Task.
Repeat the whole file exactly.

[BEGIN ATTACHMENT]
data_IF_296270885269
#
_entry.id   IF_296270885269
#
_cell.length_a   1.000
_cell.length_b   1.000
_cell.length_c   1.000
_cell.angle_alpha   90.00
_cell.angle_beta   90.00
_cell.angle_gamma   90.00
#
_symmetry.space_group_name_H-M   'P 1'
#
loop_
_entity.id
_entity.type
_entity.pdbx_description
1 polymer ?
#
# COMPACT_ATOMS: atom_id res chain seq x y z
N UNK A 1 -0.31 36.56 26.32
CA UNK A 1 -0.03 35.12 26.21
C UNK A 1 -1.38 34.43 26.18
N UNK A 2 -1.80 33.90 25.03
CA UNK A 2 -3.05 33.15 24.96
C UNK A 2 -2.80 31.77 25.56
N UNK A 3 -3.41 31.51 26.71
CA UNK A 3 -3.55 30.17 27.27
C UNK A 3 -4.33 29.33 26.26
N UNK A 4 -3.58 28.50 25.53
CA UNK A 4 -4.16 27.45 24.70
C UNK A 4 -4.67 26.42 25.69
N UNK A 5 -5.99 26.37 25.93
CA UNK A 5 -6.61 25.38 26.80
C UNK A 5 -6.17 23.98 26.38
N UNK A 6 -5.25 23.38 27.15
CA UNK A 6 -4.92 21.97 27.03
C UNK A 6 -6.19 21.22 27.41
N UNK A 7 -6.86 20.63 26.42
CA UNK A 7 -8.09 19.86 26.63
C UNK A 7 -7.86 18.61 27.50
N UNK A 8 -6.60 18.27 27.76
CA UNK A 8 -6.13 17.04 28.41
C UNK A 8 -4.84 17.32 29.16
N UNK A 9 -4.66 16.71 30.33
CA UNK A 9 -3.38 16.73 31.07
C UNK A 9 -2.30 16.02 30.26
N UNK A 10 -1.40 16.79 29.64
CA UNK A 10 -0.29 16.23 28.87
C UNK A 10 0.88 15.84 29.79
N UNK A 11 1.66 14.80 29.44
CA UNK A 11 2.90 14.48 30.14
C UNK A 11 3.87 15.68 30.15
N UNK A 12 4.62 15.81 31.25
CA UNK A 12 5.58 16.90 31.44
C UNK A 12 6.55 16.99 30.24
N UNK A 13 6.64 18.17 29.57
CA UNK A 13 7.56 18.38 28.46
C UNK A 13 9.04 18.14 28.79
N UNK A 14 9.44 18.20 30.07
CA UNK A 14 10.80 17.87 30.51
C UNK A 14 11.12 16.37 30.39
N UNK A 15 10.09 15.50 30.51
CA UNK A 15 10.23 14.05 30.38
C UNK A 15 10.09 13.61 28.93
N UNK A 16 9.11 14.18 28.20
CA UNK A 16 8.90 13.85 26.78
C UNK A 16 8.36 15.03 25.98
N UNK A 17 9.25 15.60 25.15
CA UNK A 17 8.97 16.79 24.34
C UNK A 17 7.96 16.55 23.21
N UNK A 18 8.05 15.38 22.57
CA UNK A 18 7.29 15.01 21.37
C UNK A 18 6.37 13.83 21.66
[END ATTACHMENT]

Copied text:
data_IF_296270885269
#
_entry.id   IF_296270885269
#
_cell.length_a   1.000
_cell.length_b   1.000
_cell.length_c   1.000
_cell.angle_alpha   90.00
_cell.angle_beta   90.00
_cell.angle_gamma   90.00
#
_symmetry.space_group_name_H-M   'P 1'
#
loop_
_entity.id
_entity.type
_entity.pdbx_description
1 polymer ?
#
# COMPACT_ATOMS: atom_id res chain seq x y z
N UNK A 1 -0.31 36.56 26.32
CA UNK A 1 -0.03 35.12 26.21
C UNK A 1 -1.38 34.43 26.18
N UNK A 2 -1.80 33.90 25.03
CA UNK A 2 -3.05 33.15 24.96
C UNK A 2 -2.80 31.77 25.56
N UNK A 3 -3.41 31.51 26.71
CA UNK A 3 -3.55 30.17 27.27
C UNK A 3 -4.33 29.33 26.26
N UNK A 4 -3.58 28.50 25.53
CA UNK A 4 -4.16 27.45 24.70
C UNK A 4 -4.67 26.42 25.69
N UNK A 5 -5.99 26.37 25.93
CA UNK A 5 -6.61 25.38 26.80
C UNK A 5 -6.17 23.98 26.38
N UNK A 6 -5.25 23.38 27.15
CA UNK A 6 -4.92 21.97 27.03
C UNK A 6 -6.19 21.22 27.41
N UNK A 7 -6.86 20.63 26.42
CA UNK A 7 -8.09 19.86 26.63
C UNK A 7 -7.86 18.61 27.50
N UNK A 8 -6.60 18.27 27.76
CA UNK A 8 -6.13 17.04 28.41
C UNK A 8 -4.84 17.32 29.16
N UNK A 9 -4.66 16.71 30.33
CA UNK A 9 -3.38 16.73 31.07
C UNK A 9 -2.30 16.02 30.26
N UNK A 10 -1.40 16.79 29.64
CA UNK A 10 -0.29 16.23 28.87
C UNK A 10 0.88 15.84 29.79
N UNK A 11 1.66 14.80 29.44
CA UNK A 11 2.90 14.48 30.14
C UNK A 11 3.87 15.68 30.15
N UNK A 12 4.62 15.81 31.25
CA UNK A 12 5.58 16.90 31.44
C UNK A 12 6.55 16.99 30.24
N UNK A 13 6.64 18.17 29.57
CA UNK A 13 7.56 18.38 28.46
C UNK A 13 9.04 18.14 28.79
N UNK A 14 9.44 18.20 30.07
CA UNK A 14 10.80 17.87 30.51
C UNK A 14 11.12 16.37 30.39
N UNK A 15 10.09 15.50 30.51
CA UNK A 15 10.23 14.05 30.38
C UNK A 15 10.09 13.61 28.93
N UNK A 16 9.11 14.18 28.20
CA UNK A 16 8.90 13.85 26.78
C UNK A 16 8.36 15.03 25.98
N UNK A 17 9.25 15.60 25.15
CA UNK A 17 8.97 16.79 24.34
C UNK A 17 7.96 16.55 23.21
N UNK A 18 8.05 15.38 22.57
CA UNK A 18 7.29 15.01 21.37
C UNK A 18 6.37 13.83 21.66